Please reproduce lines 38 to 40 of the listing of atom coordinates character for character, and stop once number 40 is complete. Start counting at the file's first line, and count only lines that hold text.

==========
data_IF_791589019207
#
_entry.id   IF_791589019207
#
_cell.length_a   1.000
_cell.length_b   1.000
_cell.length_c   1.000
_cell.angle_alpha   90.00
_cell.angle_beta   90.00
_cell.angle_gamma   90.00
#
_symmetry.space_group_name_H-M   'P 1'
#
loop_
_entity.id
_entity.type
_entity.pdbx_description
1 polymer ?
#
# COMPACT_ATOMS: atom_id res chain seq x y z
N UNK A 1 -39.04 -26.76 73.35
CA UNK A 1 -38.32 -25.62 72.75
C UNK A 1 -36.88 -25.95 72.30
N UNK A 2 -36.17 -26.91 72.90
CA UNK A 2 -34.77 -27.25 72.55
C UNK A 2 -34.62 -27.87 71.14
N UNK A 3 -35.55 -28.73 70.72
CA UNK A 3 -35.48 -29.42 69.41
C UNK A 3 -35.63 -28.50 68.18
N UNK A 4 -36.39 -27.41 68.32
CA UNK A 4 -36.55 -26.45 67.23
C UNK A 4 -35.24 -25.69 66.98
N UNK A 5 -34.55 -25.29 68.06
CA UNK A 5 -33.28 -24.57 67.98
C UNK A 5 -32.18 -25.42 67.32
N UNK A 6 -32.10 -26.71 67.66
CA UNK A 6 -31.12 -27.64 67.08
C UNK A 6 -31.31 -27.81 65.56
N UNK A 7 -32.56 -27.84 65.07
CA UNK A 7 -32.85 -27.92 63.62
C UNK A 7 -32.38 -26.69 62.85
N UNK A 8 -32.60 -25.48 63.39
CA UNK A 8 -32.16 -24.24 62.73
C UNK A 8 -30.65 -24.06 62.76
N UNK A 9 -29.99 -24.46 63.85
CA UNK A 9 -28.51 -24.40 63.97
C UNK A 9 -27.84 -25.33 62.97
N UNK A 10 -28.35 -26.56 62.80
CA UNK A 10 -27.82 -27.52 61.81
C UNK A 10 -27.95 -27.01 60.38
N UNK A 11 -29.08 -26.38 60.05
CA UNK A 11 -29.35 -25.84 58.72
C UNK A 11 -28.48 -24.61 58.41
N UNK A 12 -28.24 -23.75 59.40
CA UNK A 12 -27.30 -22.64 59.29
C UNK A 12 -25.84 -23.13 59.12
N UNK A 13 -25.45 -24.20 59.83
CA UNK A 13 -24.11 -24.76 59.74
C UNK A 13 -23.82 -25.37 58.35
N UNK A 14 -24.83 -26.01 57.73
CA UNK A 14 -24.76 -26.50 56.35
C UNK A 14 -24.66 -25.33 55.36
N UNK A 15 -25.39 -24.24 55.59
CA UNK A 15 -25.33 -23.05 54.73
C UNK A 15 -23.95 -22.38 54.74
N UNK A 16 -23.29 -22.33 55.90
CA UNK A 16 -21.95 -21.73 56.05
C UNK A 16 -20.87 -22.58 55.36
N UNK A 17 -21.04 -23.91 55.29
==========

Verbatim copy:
C UNK A 6 -31.31 -27.81 65.56
N UNK A 7 -32.56 -27.84 65.07
CA UNK A 7 -32.85 -27.92 63.62